Institutional Theory of Art

And so we get to the last of the aesthetic theories I am covering. This theory takes a descriptive approach to describe what art is. Just as the dictionary describes how language is being used by actual living human beings, the institutional theory tells us that art is what the art world says it is. It does not seek to provide an all encompassing definition that covers every form of art in existence. What it does, is appeal to a certain degree of connoisseurship and academic knowledge. George Dickie, continuing the work of Arthur Danto’s art world tells us that art is:

“A work of art in the classificatory sense is (1) an artifact (2) a set of the aspects of which has had conferred upon it the status of candidate for appreciation by some person or person acting on behalf of a certain social institution (the artworld)”

If we translate this into lay-speak what Dickie attempts to tell us is that a work of art is an object, idea, concept (artifact) that the artists themselves propose as art, and that the “art world”, other artists, museums, collectors, galleries, universities, art historians and art critics , can decide whether to accept it into the category of art or reject it.

Dickie’s definition is just as flexible as Weitz’ Family resemblances, while at the same time being less nebulous by presenting to us two characteristics:

  • Artefactuality (something made by the human hand)
  • Conferral of status (the artifact is recognized as art)

In my opinion, this solves some of the problems in how we classify art, yet it is not without its criticisms. In a way if the art world refuses to accept an artifact as art, it is excluded either through elitism, or other vested interests or even more provocatively, when the artists themselves have not submitted it for approval, e.g. art brut  (outsider art). This phenomenon includes people in areas or groups often ignored by the art world (which is often white male and quite old) such as female artists, developing countries, minorities, etc. It is also worrying because when a person falls within more than one of these groups the chance for their work to be recognized is reduced even more as they are isolated more and more through a Russian nesting doll of prejudice; a gay person already faces challenges in acceptance, a gay woman even more so, imagine then the difficulty faced by a Nigerian gay woman for her work to be recognized. The art wold theory lacks the tools to include this work. All we can hope is that a fraction of the art world recognizes and integrates these “outsiders” and confers them the status they deserve.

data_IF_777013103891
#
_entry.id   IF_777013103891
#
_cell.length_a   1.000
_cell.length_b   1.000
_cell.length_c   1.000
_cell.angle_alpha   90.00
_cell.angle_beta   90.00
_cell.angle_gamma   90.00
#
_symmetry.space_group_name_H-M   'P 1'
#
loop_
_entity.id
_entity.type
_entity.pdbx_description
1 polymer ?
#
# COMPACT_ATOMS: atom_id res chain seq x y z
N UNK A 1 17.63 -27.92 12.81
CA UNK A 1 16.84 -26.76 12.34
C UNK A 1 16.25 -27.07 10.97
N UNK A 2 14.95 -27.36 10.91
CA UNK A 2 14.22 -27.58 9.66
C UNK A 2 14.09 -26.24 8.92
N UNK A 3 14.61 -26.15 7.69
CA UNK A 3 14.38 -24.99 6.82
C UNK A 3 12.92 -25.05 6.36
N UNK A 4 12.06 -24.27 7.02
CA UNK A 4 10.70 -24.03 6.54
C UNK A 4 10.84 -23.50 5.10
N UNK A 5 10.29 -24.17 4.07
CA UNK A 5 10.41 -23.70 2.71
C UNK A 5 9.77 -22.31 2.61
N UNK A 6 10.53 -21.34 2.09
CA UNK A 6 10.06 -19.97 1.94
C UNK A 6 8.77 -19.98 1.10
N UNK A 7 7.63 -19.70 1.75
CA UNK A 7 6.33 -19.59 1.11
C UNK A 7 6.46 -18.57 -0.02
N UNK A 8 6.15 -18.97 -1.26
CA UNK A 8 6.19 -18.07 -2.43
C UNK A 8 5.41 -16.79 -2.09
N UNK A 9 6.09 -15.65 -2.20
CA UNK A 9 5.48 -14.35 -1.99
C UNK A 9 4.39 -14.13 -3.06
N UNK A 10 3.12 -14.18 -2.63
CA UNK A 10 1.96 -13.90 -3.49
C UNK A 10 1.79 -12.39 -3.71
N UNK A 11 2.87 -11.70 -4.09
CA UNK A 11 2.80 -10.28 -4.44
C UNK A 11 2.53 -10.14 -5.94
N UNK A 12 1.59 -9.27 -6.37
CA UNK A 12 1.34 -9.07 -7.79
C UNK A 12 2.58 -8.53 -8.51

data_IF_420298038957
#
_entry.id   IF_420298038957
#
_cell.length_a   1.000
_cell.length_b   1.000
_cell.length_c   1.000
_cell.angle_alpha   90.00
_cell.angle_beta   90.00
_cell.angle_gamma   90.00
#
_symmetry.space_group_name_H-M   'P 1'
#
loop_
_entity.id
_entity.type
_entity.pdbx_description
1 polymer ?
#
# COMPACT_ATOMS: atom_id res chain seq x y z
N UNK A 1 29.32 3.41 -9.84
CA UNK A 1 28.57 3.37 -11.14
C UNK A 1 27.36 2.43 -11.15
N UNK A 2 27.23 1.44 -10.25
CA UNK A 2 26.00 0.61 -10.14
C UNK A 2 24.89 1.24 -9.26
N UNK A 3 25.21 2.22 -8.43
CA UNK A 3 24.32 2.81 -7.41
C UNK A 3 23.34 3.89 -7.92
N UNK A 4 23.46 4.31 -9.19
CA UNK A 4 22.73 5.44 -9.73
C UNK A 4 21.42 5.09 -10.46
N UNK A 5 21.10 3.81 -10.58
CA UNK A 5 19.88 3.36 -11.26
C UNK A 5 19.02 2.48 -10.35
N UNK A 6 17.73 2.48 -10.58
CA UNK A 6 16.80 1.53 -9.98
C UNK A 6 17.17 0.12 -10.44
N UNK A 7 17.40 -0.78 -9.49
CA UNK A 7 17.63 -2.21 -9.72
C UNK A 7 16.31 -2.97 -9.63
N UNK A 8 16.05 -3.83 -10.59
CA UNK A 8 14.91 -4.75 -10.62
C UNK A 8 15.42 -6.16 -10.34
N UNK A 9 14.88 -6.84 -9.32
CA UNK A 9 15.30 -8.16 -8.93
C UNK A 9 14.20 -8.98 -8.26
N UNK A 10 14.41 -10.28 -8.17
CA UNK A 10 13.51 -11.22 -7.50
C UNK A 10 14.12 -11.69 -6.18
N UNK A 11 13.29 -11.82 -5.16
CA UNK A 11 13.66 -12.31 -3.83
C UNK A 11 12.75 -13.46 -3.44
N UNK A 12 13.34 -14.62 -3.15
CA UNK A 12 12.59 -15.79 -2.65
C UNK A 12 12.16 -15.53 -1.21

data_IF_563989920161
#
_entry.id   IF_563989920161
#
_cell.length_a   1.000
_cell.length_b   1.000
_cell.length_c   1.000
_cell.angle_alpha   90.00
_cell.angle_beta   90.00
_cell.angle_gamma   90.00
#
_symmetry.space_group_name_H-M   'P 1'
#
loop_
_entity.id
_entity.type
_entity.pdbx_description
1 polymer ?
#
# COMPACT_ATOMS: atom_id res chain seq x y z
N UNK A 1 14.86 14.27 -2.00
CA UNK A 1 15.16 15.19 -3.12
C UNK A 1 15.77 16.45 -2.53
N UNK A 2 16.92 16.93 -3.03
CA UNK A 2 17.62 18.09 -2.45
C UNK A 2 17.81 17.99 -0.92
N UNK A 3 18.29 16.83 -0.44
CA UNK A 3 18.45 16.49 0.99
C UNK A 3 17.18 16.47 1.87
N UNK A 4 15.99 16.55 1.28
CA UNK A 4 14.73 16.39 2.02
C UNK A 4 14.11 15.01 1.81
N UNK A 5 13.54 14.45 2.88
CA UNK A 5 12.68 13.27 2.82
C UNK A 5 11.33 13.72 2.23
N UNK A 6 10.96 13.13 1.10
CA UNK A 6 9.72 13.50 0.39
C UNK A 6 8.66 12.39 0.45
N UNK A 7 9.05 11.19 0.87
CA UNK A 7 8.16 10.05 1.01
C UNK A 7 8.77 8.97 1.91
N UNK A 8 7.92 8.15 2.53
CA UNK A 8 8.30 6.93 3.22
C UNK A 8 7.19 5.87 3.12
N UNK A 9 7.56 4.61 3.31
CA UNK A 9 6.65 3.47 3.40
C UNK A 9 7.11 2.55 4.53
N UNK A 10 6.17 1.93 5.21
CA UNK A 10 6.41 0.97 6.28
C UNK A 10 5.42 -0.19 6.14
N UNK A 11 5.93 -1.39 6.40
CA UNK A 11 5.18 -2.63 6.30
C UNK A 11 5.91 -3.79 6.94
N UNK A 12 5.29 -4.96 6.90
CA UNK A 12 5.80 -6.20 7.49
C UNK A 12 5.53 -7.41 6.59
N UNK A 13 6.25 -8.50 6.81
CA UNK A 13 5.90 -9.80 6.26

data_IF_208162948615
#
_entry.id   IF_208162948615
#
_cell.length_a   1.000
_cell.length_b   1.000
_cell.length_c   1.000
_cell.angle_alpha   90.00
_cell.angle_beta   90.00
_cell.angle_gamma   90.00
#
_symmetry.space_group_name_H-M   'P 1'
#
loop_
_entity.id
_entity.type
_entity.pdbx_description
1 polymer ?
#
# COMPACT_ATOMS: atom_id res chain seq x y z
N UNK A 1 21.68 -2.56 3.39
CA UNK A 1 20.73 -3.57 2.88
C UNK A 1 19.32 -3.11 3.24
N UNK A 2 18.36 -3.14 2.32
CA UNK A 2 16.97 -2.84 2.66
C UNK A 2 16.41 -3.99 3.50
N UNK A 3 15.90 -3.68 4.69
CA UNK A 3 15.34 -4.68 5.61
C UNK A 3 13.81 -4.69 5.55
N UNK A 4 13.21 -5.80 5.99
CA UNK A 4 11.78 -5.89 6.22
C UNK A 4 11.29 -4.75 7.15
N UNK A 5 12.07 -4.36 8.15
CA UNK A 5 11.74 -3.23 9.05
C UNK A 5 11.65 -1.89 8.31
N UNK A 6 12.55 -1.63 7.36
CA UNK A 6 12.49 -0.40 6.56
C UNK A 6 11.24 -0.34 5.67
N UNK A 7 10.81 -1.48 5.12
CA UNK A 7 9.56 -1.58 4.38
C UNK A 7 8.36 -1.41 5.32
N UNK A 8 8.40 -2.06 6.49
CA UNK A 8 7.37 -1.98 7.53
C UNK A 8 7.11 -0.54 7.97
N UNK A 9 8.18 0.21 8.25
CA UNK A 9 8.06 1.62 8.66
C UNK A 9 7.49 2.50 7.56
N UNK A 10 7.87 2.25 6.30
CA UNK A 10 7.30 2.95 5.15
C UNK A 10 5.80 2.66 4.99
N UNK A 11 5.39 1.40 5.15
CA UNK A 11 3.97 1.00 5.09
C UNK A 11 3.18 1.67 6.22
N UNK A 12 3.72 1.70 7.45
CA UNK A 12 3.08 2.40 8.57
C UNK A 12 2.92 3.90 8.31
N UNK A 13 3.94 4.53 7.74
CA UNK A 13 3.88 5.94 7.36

Dickie’s theory has also been criticized for its elitism. As it directly appeals to a social elite that is educated, often wealthy and most often than not located in Europe and the United States. While other big art centres exist and attempt to make their voice heard, China, Brazil, the United Arab Emirates and Mexico have yet to offer much of a deviation from the  Eurocentric norm. We still see the same artists being spoken about and moved. Be it Ai Wei Wei (and his love hate relationship with the Chinese Communist Party) or Oscar Murillo, Jeff Koons and Kara Walker, the names remain the same, the change is mostly geographical. And this is perhaps its greatest weakness as it perpetuates the notion that the only works worthy of consideration are the ones that follow the european norm and as these are the only works visible enough to the public, subsequently they shape the minds of those in the art world, creating a self fulfilling prophecy as the art world itself exists in a perpetual echo chamber.

The question then lies on how we solve these inadequacies. While at the international scale the question looms large and is probably unsolvable until the art world and the art market manage to decouple themselves from each other, in the national and local scales the question becomes simpler. Curators in smaller institutions can begin by being more adventurous in their selections both in acquisitions and exhibitions. By accepting those works that exist outside of the accepted traditional canon, they give them a degree of legitimacy which will in turn encourage other curators to include such works until larger institutions take note and finally grant it a place in the greater canon of art. However this process can be interrupted at any point or take an unpredictably long time.

Dickie did not present us with a solution to these dilemas as his concern lied in presenting a definition.  Like the previous definitions, the Institutional theory need not be our only metric. Art is far too subjective to be pigeonholed within a single definition. While it is true each one of the definitions I have presented cannot encompass every work of art that was and will come to be, a combination of Dickie’s institutional theory, Weitz’ family resemblances, R.G. Collingwood’s expression of emotion and Bell’s significant form as well as individual choice could get us closer to definition of art. This “ecumenical” approach will be the final article in this series.

Featured image by Jean-Pierre Dalbéra

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